Bass Fishing

Structure: The Often Misunderstood Key to Locating Fish

Fishing Techniques

Not only is the term structure often misinterpreted, so is it's relationship to fish location.

Simply stated, structure is a change in the contour or content of the bottom of a lake. It is NOT weeds, stumps, docks, or whatever fish use as cover.

Any change in depth is an indication of structure.  Points, ledges, gravel or sand bars, old road beds, creek beds, humps and ditches are all structural features. They either indicate a drop or rise in depth. They can be as subtle as a slow tapering point or as obvious as a bluff.

So what does structure have to do with locating fish? An understanding of how most fresh water fish move about is essential. Bass, in particular, do not randomly move about. When you accept this fact you realize they must relate to structure in their movements. The fish use it in a similar way to the way we use roads, as a path to get to where they're going.

The often misunderstood thing is that bass do not always follow it as we would stay on a road when traveling. Schooling and suspending bass can move or hold a hundred feet or more from well defined structure, but they still relate to it. 

Okay, you understand all of this, but are still confused as to how that understanding relates to finding the fish. 

Bass use cover for two reasons, as an ambush point to feed from and as a place of security. Combine that with our understanding of structure and it becomes obvious that most forms of isolated cover located on or near structure have the potential to hold fish. There are some variables. The fish could be moving and thereby using the structure as a guide, or it could be stopping along its way to its next intended location. Aside from seasonal movements, foraging or moving to a feeding area are the main reasons bass move.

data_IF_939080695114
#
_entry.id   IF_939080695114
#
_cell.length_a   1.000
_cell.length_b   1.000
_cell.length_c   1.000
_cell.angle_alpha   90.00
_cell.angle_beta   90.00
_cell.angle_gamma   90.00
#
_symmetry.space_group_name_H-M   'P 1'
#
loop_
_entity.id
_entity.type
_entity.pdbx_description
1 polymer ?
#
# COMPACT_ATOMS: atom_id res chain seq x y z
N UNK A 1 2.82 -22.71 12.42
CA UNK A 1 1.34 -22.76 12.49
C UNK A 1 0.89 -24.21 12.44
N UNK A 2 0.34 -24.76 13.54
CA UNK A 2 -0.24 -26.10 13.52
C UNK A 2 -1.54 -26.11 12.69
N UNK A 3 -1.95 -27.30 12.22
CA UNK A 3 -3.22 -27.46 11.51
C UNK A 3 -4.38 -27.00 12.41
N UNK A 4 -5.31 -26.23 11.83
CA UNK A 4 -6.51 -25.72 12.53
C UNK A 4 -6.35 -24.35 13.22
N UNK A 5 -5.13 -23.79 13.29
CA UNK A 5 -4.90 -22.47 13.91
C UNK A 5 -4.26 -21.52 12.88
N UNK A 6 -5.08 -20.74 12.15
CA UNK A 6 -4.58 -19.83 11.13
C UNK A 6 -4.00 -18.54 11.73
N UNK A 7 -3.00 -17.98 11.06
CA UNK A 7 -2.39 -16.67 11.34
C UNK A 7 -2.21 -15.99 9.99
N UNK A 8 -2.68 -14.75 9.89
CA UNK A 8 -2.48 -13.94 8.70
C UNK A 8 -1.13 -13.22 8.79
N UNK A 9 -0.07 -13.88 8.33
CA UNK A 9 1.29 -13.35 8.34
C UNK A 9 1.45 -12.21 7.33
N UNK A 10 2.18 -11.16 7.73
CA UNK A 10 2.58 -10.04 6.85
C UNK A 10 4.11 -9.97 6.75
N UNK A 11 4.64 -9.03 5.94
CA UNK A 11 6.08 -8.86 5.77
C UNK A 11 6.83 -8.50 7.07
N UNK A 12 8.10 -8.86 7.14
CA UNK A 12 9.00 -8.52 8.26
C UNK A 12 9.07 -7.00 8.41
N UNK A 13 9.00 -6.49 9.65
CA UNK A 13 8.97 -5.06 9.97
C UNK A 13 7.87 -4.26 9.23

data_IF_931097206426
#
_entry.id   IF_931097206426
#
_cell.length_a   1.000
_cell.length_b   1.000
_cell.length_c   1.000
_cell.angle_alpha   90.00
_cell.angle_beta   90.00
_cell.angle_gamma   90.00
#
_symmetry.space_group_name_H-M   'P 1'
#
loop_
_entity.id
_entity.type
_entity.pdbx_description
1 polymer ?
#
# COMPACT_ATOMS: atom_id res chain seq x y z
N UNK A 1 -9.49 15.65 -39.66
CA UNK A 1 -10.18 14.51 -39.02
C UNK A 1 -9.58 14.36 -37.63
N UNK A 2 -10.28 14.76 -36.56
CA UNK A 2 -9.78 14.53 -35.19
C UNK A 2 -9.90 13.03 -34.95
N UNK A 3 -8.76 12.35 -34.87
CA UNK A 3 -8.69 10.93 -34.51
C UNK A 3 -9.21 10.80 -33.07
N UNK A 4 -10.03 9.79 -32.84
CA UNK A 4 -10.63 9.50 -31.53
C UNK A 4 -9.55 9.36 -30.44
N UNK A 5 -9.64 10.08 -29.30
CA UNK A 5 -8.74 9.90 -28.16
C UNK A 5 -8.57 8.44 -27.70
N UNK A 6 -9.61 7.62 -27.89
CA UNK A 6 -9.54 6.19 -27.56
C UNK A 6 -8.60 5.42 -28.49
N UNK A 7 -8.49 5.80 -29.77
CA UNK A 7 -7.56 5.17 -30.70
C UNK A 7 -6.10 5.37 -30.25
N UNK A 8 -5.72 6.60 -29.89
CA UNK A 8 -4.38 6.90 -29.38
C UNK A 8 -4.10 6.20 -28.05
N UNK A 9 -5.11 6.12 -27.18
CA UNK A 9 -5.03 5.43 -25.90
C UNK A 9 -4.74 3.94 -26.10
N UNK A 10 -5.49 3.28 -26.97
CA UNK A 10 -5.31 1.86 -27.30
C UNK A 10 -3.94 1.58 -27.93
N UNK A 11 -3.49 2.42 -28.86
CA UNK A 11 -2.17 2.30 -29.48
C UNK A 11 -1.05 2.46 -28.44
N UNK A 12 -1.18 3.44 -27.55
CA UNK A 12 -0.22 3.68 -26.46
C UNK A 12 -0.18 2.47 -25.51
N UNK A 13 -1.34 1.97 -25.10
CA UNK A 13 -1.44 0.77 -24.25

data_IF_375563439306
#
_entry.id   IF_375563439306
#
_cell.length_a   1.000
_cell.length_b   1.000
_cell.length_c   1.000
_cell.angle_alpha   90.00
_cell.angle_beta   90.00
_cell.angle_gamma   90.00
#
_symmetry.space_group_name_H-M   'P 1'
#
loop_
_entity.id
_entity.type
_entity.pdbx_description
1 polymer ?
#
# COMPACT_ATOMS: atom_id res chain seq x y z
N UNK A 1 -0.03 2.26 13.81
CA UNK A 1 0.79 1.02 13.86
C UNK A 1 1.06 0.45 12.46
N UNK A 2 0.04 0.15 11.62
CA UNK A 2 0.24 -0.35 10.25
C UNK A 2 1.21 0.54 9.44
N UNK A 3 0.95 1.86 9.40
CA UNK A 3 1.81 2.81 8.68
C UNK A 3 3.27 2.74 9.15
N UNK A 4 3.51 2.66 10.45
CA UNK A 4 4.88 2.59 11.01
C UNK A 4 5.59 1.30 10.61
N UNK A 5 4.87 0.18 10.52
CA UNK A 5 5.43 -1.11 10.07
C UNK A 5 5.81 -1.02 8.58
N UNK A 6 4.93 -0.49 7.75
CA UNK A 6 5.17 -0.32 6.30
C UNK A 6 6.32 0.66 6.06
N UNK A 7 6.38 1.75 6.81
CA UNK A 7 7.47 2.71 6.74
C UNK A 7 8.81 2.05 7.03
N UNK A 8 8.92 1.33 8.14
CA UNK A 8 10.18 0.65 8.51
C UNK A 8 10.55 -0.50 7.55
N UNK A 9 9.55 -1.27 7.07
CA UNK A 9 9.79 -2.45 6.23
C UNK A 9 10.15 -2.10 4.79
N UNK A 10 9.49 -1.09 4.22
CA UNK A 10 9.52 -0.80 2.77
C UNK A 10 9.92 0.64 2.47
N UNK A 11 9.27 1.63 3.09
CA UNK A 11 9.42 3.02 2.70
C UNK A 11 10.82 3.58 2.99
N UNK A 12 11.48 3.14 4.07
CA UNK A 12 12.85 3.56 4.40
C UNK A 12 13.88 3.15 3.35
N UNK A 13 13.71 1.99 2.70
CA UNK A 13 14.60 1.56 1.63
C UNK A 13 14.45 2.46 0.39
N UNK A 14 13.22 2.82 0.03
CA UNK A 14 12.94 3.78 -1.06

So we look for cover on or near structure when attempting to locate fish? What if there is no need for the fish to move any distance to feed?  A percentage of bass will remain shallow throughout the summer and have no need to move out to deep water to feed and some fish spend most of the summer without the need to move shallow to do so.

Structure still plays an important role in their location. Shallow fish will hold in cover close to deeper water (structure indicator).  Deep fish will hold in areas close to where forage will pass. Most forage will also use structure in their movements.  These areas become win-win areas, or what is commonly referred to as the spot on a spot. The deep fish have no need for secure cover as the depth provides security.

Fish holding shallow in weeds, brush, along a line of docks or submerged timber are still relating to structural features. They use them to locate prime areas in which to hide. Isolated cover in shallow water will rarely hold fish during the summer.

Keep the structure factor for finding fish uppermost in your mind when searching for fish holding cover, shallow or deep. Mark my words, you will find them. Now all you need to do is figure how to catch ‘em!